Misuse of opioid medications (ie, using opioids differently than how a doctor prescribed the medication) is common among US adolescents and associated with preventable health consequences (eg, severe respiratory depression, seizures, heart failure, and death).1 New guidelines and recommendations have made providers more attuned to overprescribing and more vigilant about screening for opioid misuse.2 We hypothesized that youth who misused prescription opioids were more likely to report engaging in a broad range of other risky behaviors.METHODS:
We used the Centers for Disease Control and Prevention’s 2017 Youth Risk Behavior Surveillance Survey (n = 14 765), a cross-sectional, nationally representative survey of high school students. Students were sampled by using a 3-stage random cluster design. We conducted weighted logistic regressions to determine the strength of the association between our independent variable, ever misusing prescription opioids, and 22 dependent variables in the following categories: risky driving behaviors (4 variables), violent behaviors (3 variables), risky sexual behaviors (4 variables), substance use (10 variables), and suicide attempt (1 variable).RESULTS:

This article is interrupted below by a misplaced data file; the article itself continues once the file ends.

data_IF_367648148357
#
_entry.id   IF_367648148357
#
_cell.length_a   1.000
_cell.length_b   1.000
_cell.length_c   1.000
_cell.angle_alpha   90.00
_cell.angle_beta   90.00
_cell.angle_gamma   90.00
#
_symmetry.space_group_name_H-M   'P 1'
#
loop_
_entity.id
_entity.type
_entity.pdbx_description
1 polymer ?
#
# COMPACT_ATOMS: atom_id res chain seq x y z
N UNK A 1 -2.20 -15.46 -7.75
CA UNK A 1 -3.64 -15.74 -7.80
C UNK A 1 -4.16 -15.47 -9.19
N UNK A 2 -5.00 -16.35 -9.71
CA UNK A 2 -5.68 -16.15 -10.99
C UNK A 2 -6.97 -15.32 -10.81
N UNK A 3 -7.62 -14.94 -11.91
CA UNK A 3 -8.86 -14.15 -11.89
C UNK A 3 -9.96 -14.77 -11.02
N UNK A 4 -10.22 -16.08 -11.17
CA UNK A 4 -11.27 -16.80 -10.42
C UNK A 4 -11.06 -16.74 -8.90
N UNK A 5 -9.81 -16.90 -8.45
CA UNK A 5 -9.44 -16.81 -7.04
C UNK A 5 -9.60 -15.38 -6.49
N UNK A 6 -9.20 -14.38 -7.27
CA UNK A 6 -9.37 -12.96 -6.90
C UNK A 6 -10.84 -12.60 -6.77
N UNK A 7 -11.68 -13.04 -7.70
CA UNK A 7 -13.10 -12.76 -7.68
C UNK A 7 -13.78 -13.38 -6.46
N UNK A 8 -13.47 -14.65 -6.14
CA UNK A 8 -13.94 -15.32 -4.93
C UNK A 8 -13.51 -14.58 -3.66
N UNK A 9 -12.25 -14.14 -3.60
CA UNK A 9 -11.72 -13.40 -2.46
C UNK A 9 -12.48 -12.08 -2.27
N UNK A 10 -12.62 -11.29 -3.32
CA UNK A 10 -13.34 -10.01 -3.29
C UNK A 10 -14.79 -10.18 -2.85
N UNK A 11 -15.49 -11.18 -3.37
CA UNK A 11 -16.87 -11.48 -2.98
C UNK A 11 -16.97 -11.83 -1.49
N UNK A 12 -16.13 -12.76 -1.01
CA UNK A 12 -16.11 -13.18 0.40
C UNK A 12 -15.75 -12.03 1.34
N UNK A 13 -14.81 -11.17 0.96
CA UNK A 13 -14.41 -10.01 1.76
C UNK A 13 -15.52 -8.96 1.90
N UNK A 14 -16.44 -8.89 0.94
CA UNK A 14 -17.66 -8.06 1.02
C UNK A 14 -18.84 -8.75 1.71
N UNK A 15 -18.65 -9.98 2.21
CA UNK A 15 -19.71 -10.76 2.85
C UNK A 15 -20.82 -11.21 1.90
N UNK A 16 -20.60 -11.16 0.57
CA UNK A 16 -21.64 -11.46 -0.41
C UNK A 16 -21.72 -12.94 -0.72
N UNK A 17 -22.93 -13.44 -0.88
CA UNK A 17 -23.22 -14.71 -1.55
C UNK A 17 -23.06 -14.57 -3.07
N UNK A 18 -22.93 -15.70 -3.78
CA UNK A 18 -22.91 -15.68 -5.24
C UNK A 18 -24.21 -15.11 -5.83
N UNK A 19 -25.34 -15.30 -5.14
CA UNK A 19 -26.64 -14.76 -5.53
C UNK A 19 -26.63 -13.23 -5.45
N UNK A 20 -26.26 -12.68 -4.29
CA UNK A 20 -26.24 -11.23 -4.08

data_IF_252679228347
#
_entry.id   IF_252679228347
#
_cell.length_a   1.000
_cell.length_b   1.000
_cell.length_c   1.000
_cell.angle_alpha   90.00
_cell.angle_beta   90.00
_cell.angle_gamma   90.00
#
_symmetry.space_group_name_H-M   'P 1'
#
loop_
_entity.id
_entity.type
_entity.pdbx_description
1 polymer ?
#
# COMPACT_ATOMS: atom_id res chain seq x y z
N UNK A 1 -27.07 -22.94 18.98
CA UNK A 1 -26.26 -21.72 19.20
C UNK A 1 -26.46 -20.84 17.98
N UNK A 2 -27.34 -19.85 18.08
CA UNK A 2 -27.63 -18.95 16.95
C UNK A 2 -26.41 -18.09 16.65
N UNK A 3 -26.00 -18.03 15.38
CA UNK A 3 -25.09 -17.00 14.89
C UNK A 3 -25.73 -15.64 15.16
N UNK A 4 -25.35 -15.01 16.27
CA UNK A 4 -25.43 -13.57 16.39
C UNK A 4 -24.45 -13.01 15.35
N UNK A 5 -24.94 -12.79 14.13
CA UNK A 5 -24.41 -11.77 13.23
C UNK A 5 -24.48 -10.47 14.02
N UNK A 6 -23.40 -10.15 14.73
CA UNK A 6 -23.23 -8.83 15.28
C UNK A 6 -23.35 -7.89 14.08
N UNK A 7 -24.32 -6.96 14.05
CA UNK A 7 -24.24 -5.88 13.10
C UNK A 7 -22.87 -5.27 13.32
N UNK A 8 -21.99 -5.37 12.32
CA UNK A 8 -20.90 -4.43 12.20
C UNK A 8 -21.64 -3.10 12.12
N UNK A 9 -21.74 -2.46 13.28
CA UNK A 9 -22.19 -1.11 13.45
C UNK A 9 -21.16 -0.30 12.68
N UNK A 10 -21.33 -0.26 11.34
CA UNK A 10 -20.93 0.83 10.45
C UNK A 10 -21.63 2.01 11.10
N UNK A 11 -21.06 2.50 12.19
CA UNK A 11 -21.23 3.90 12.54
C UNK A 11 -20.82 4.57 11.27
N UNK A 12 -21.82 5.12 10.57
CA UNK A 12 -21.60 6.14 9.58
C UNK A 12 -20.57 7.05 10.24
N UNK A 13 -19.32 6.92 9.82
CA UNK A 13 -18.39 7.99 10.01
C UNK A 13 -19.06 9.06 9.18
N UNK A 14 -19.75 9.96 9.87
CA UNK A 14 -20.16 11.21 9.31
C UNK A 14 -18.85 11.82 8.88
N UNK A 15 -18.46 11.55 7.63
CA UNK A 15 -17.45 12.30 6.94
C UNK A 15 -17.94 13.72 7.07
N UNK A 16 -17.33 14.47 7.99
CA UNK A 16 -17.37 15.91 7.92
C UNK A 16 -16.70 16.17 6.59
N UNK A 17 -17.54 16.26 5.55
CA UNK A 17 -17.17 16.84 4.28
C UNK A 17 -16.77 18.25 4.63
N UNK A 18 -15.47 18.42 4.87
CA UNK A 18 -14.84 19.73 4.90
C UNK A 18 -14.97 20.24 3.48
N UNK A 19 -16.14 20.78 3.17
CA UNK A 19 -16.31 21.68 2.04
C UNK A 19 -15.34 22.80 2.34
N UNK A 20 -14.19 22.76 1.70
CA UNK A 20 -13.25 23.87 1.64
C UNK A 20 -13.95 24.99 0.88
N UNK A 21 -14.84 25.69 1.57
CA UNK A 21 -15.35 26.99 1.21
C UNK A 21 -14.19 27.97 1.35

In 2017, 14% of US adolescents reported ever misusing opioids. Those who misused prescription opioids were significantly more likely to have engaged in all 22 risky behaviors (adjusted odds ratios ranged from 2.0 to 22.3; P < .0001 for all tests) compared with other adolescents.CONCLUSIONS:
Adolescents reporting ever misusing prescription opioids were more likely to have engaged in a broad range of risky behaviors. Health care providers screening for prescription opioid misuse may be ideally positioned to identify these high-risk youth and initiate early interventions.